It’s going to be my first time attending a WOMMA event, and for that I’m most excited.  I’ll also be speaking at the event, and recently participated in an interview with WOMMA’s Jacob Hurwith to chat about some of the topics that would inevitably come up in my presentation, “Organizing For Social Business.” (Monday, Nov. 12, 4:30-5:15 PST)

The WOMMA Summit being held next week in Las Vegas will feature social media experts and word of mouth marketing practitioners from some of the leading brands and organizations around the world. I’ll also be speaking on the topic of “Organizing For Social Business,” and IBM’s Carolyn Baird will be sharing detailed results from IBM’s recent Chief Marketing Officer study.

The general theme of my session will center around the challenges and opportunities larger organizations face as they go about building their social strategies, sharing particular insights and experiences we’ve had inside IBM over the past number of years on this front.

At IBM, our social business strategy has very much centered around one of our best market-facing emissaries, the IBMer! If you’ve kept pace with any of our marketing initiatives in recent times, you know that the IBMer is front and center in those communications, most notably in our TV advertising, but also extensively in the digital and social media as well.

But their participation doesn’t end there.

We’ve featured subject matter experts extensively across a wide range of topics and across a range of venues in the digital and social media space, as well as in other public and sometimes private venues (think conferences, events, customer meetings, etc.).

As I’ll note in my talk, this direction is very much in keeping with IBM’s high-touch sales heritage, but builds on that legacy by making our people more accessible via social venues as well.

That said, don’t think encouraging very busy professionals to participate in social venues doesn’t come without some challenges — organizational, economical, cultural — all of which are an integral part of the story that I also look forward to sharing with my fellow attendees in Las Vegas.

Speaking of which, another fellow IBMer, Carolyn Baird, is also going to be presenting at WOMMA.  Carolyn will be sharing insights from IBM’s global Chief Marketing Officer (CMO) study, one of the largest ever conducted of CMOs worldwide.

The study revealed that CMOs are under enormous pressure to manage a much broader range of responsibilities than ever before, and that underpinning this evolution is a growing dependency on technology that is reshaping CMOs’ strategies and priorities.

Carolyn’s session will share how CMOs are managing these shifts and the impact all of this is having on the CMO-CIO relationship (Carolyn’s session takes place Tuesday, Nov. 13th, from 11:45AM-12:30 PM).

Though I’m certainly excited to sharing IBM’s social story at such a distinguished convocation, I’m even more excited about hearing from my fellow social media enthusiasts. I took the names of all the organizations expected to be presenting at WOMMA, and you can see the vast breadth and diversity of companies and organizations represented in the Wordle cloud above.

If you’re going to be attending WOMMA, please look me up and introduce yourself. It’s the rare opportunity we social media practitioners have to get together in “meatspace” face to face, so I’m looking forward to meeting some new faces, and saying hello to some familiar ones, during my visit to Vegas (My fourth trip there this year!)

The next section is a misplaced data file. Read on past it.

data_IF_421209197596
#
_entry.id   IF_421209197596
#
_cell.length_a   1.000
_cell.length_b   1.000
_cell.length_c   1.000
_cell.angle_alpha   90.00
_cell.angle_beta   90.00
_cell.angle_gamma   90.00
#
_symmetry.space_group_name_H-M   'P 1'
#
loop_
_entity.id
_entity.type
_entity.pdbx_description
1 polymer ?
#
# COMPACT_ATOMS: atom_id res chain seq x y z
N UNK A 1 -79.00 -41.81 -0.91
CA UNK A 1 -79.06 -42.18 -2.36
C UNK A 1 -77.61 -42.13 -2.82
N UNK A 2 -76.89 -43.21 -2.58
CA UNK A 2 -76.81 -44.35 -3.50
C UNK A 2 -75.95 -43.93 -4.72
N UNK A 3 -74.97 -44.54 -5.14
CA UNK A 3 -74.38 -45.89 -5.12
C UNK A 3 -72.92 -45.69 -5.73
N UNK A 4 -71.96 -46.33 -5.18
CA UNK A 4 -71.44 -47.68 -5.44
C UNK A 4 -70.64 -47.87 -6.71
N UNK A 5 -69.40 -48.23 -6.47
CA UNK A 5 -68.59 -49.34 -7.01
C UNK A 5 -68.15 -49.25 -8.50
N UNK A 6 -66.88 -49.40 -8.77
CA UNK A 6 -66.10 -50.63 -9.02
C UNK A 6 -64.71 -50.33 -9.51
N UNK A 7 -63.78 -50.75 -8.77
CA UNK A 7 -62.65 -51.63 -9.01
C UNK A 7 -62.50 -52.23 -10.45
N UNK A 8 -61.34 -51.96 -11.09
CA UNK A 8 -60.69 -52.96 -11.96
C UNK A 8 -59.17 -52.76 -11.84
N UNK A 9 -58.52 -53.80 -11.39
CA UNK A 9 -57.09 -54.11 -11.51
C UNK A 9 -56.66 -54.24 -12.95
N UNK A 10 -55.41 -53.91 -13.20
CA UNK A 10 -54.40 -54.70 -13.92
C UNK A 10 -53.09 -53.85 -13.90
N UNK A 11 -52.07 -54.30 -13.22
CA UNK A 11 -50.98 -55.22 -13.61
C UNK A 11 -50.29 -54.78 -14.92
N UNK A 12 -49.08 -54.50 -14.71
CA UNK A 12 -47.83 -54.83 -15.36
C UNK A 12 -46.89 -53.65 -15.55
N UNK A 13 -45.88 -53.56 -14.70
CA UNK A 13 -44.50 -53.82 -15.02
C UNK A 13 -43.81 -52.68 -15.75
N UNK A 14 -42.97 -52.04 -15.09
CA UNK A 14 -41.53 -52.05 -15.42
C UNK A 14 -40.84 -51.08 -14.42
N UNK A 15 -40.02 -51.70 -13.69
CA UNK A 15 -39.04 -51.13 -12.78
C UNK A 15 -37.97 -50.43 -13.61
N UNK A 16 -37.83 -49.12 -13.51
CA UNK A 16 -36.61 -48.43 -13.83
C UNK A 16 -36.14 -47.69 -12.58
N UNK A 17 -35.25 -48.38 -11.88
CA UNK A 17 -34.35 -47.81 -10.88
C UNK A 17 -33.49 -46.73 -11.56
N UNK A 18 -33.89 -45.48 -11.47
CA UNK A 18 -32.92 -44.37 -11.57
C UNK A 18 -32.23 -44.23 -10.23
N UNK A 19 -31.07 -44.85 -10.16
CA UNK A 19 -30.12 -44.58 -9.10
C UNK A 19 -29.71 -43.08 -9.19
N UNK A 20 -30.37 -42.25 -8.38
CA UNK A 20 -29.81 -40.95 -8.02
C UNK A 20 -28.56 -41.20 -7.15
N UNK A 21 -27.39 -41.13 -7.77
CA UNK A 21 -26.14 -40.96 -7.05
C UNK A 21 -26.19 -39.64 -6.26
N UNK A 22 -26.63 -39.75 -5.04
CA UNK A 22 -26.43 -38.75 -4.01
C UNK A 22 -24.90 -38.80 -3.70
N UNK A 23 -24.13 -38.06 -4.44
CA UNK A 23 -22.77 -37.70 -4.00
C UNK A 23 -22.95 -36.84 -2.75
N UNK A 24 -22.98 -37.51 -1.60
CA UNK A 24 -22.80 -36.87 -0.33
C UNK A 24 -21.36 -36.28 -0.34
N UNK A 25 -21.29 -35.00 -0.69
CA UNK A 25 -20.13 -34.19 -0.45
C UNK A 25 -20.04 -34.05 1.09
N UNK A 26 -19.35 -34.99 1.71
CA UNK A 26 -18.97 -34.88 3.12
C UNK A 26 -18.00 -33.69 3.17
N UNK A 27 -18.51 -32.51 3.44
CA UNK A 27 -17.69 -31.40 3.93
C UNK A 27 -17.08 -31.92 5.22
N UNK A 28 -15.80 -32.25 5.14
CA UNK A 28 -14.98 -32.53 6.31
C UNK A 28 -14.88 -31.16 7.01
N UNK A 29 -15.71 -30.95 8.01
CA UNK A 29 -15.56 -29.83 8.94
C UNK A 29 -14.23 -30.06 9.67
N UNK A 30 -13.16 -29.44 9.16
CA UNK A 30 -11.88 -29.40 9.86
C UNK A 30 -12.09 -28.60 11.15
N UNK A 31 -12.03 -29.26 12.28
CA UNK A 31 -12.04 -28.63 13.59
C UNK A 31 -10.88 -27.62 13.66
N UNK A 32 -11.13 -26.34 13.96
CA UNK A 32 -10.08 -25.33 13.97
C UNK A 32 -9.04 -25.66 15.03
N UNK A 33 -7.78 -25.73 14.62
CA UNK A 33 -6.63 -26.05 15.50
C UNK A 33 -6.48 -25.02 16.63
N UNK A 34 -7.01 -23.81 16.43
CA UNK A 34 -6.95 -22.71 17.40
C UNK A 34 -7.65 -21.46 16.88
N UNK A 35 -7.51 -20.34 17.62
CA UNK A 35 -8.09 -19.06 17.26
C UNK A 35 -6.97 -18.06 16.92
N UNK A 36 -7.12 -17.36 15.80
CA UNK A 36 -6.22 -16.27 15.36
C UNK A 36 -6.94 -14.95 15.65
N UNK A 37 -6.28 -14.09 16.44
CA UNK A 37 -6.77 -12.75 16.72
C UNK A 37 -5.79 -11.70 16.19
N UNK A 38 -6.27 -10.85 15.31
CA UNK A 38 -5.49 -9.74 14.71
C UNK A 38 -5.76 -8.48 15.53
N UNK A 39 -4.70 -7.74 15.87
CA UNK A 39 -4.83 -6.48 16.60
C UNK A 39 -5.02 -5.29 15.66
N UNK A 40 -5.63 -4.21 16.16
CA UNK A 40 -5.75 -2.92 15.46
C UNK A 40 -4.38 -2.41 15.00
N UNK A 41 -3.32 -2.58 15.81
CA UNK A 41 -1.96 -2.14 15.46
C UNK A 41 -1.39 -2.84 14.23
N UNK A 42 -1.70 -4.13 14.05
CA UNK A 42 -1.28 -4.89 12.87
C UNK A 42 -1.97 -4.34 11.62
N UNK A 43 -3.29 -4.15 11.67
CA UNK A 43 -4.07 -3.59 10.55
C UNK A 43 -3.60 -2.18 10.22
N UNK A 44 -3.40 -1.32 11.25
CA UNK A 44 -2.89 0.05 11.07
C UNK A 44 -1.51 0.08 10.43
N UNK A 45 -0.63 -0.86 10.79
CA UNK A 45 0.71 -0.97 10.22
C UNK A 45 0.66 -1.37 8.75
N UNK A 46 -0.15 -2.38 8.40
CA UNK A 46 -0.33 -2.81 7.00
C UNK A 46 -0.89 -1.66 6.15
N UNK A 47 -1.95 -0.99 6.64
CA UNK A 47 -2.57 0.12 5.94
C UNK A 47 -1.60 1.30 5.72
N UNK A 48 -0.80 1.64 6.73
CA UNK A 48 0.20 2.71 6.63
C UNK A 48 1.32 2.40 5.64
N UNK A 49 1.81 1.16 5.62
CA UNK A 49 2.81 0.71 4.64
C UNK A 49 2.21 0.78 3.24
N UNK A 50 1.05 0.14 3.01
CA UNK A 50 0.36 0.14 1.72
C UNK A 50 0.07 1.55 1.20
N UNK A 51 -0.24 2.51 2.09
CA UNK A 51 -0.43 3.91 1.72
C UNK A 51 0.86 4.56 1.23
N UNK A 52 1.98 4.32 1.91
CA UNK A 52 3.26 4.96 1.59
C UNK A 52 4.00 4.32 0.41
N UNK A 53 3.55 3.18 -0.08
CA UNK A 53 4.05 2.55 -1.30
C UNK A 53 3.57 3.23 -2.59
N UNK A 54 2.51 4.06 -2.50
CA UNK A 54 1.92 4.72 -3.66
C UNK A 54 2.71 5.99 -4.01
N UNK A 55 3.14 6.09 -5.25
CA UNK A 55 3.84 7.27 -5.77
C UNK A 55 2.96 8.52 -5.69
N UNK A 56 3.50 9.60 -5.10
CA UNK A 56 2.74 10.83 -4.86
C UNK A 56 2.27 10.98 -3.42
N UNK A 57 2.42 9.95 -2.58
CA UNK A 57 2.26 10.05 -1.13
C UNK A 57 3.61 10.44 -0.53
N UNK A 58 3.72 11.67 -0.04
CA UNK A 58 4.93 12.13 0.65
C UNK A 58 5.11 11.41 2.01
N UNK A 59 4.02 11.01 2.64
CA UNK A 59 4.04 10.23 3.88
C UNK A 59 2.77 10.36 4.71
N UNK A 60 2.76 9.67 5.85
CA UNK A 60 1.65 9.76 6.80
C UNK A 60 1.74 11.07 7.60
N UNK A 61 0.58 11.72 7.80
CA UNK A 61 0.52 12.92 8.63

To follow the tidings on Twitter from the Summit, use the hashtag #WOMMASummit.

For my session, I’ll ask that folks use the hashtag #WOMMAturbo.

Live @ Information On Demand 2012: Big On Business Analytics

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Day two of Information On Demand.

Note to self: Bring a hot water boiler next time. Check bathroom for Bengali tiger.  Pack a vaporizer.  And bring some 5 Hour Energy Drinks.

Oh, and be sure to wear comfortable shoes.

Today, I missed the general session, as I was in my room preparing a presentation and also tuning in to the Apple webcast where CEO Tim Cook announced the new iPad Mini, among other products.

IBM Business Analytics general manager Les Rechan explains to the audience how over 6,000 clients and prospects have now taken the “Analytics Quotient” quiz since it went live last year.

But I did make it down to the Business Analytics keynote, led by IBM Business Analytics general manager Les Rechan, and I was glad I did.

The session started with a motivating video featuring a number of IBM customers on the vanguard of using business analytics to improve their businesses.  When Les came onstage, he first highlighted several of IBM’s BA “Champions,” clients from around the globe who were in the “Advanced” category of business analytics.

Les’ birds-eye view centered on the Analytics Quotient, a self-analyzing quiz IBM created and released for customers last year. About 70 percent of the 6,000+ respondents year-to-date indicated they are in the “novice” or “builder” categories, and only 30 percent in the “leader” or “master” categories.

Where IBM can help move the needle is through a variety of resources Les pointed out, including the Analytics Zone, as well as through enablement services and training.

He also highlighted a new book, “5 Keys To Business Analytics Program Success,” a book recently published that features a number of IBM business analytics customer success stories (written by them!).

Over 70 percent of respondents to the IBM “Analytics Quotient” online exam find themselves in the “novice” or “builder” categories, indicating there’s plenty of upside yet in pursuing basic business analytics capabilities across a great diversity of organizations.

Michelle Mylot, the Business Analytics team’s chief marketing officer, then came onstage and pointed out that those organizations that integrated analytics into the fabric of their businesses are the ones that drive the most impact.